As kesonmis said, Nuke can do all of what you want and more. If you need it for professional work, but can’t afford a Nuke license, Fusion or Natron could also work, though I’m not sure if they have a grain analyzer or the color analyzer you want. For roto work, they’ll do just fine. And Blenders tools can work for that as well, as others have shown.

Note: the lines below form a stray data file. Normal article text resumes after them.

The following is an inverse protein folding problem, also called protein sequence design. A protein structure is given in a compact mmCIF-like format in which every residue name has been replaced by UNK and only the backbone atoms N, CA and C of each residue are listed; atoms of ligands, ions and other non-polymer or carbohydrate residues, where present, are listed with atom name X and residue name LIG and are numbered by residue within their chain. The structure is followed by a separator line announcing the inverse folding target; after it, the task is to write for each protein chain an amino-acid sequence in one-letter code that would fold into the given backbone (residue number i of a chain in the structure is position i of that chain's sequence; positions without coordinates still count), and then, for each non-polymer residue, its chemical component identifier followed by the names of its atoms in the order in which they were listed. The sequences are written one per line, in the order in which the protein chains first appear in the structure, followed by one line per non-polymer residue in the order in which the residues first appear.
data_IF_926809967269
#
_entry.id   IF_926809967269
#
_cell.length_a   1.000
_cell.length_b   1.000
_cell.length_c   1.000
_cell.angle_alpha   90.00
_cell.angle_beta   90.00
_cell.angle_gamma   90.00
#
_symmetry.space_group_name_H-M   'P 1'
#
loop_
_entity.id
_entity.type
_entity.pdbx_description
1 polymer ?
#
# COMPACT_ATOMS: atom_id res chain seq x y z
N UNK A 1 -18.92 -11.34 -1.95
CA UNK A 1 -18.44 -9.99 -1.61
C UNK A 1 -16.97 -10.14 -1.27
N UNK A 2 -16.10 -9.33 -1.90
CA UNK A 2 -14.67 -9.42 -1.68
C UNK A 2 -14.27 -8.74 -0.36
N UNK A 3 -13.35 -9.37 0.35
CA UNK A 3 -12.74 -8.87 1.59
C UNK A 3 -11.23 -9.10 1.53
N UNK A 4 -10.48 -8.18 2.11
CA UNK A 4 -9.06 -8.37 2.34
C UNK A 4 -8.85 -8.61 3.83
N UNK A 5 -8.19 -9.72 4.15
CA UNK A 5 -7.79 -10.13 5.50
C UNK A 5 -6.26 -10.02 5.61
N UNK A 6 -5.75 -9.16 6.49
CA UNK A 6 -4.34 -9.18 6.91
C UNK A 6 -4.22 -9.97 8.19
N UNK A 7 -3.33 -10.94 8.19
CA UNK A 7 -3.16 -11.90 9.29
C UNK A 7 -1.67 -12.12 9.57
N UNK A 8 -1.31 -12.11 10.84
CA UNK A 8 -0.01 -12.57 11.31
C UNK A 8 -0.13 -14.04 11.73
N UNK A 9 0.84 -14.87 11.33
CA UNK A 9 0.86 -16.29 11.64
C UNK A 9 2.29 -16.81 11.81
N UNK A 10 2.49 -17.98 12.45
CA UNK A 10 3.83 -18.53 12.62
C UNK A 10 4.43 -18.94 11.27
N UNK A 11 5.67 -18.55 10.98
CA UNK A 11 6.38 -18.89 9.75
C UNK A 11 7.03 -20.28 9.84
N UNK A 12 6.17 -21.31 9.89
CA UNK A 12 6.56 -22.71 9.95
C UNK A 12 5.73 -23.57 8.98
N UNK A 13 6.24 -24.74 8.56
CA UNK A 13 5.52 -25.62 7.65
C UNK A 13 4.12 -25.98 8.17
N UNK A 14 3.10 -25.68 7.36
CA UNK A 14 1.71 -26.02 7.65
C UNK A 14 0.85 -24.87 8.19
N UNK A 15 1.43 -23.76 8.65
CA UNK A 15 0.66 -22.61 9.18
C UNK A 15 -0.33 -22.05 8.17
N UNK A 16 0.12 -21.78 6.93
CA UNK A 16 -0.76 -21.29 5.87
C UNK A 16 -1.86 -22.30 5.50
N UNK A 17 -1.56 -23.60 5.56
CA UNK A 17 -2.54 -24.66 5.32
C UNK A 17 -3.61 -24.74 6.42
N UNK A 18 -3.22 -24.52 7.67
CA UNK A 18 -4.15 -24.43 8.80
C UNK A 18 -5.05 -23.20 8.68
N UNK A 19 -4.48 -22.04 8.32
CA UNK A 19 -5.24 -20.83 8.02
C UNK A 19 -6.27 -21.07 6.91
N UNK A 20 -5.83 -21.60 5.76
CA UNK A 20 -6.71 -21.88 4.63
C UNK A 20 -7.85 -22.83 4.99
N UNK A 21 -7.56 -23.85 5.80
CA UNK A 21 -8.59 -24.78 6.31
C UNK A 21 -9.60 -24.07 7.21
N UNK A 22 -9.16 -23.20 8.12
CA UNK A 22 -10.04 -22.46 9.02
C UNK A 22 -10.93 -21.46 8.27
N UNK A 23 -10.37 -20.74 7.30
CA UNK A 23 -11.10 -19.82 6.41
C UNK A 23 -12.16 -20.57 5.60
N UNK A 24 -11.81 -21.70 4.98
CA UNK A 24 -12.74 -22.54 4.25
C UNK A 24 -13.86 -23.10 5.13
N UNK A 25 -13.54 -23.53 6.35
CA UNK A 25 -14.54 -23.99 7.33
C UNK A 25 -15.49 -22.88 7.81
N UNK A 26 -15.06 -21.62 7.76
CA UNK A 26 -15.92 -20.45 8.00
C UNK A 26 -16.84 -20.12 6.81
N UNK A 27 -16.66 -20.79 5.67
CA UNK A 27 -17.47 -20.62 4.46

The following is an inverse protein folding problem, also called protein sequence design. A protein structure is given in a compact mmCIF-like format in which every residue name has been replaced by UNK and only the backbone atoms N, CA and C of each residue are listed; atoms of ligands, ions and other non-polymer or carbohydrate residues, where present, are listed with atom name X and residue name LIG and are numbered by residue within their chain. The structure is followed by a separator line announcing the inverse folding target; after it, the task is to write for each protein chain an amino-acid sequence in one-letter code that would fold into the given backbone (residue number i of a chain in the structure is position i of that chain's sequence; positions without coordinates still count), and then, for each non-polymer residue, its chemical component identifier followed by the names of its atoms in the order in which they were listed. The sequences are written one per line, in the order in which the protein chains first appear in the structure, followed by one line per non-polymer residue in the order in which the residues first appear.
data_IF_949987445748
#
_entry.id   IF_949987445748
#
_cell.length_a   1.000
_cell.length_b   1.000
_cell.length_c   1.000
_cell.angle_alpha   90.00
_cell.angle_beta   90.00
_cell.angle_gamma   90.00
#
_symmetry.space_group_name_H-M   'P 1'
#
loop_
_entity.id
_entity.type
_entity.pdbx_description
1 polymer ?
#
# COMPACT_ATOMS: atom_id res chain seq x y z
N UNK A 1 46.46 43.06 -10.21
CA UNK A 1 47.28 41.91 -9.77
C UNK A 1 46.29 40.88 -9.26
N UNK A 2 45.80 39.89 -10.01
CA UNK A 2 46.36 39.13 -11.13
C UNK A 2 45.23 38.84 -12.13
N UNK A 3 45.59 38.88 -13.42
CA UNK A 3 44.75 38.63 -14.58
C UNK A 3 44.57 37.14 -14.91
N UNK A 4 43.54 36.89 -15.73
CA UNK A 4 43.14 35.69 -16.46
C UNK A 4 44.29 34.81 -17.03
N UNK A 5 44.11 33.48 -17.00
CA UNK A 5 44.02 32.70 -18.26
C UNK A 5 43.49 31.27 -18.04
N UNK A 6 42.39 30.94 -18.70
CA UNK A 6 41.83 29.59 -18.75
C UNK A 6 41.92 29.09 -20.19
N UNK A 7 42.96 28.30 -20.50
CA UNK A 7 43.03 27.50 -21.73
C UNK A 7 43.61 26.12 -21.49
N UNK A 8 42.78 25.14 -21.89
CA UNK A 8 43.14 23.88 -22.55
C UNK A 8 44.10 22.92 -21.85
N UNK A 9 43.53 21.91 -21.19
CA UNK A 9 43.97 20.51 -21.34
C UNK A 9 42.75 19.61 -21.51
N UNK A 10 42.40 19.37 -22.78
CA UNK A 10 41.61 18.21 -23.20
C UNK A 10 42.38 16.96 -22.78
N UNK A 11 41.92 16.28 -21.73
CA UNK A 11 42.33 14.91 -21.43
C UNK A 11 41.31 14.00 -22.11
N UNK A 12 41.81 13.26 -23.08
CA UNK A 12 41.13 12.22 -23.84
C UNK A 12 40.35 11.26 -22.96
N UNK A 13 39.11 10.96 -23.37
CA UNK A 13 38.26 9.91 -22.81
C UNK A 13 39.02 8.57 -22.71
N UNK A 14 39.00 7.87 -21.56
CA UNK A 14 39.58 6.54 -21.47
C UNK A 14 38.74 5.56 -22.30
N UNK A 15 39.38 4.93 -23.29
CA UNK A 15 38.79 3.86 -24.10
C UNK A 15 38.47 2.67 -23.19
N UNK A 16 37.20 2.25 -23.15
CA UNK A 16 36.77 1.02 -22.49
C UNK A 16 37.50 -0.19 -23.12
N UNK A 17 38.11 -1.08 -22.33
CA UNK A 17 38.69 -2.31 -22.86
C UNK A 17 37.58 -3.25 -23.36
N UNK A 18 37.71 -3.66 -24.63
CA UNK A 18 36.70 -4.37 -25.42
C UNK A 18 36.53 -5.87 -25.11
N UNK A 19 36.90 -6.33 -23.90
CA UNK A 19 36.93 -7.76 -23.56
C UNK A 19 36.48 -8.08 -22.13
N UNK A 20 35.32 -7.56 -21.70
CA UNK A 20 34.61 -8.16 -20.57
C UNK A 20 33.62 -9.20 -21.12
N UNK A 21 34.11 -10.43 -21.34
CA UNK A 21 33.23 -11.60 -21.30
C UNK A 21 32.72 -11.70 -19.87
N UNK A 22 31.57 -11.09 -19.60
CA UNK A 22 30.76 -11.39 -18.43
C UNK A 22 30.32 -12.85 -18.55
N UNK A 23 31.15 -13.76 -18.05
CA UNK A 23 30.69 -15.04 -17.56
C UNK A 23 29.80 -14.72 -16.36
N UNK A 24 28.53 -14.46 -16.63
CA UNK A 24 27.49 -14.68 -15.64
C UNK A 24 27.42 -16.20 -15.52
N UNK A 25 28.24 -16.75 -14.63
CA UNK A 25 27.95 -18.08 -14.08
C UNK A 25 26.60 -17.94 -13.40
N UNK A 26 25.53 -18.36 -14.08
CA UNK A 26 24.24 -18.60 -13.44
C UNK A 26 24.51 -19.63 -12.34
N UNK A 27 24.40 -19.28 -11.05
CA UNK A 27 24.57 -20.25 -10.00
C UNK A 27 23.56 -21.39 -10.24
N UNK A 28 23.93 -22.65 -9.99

I would personally recommend staying away from the After Effects rotobrush. I’ve used it on personal and professional projects, as well as worked with others who used it, and it’s simply not that great of a tool. It can get you results fast, but if you want quality results (consistent edges, controllable blur, detail, etc.), save yourself the pain and just do proper rotoscoping. In the long run, normal methods of roto will get you much better results than the rotobrush in AE, and can be done faster if you know what you’re doing.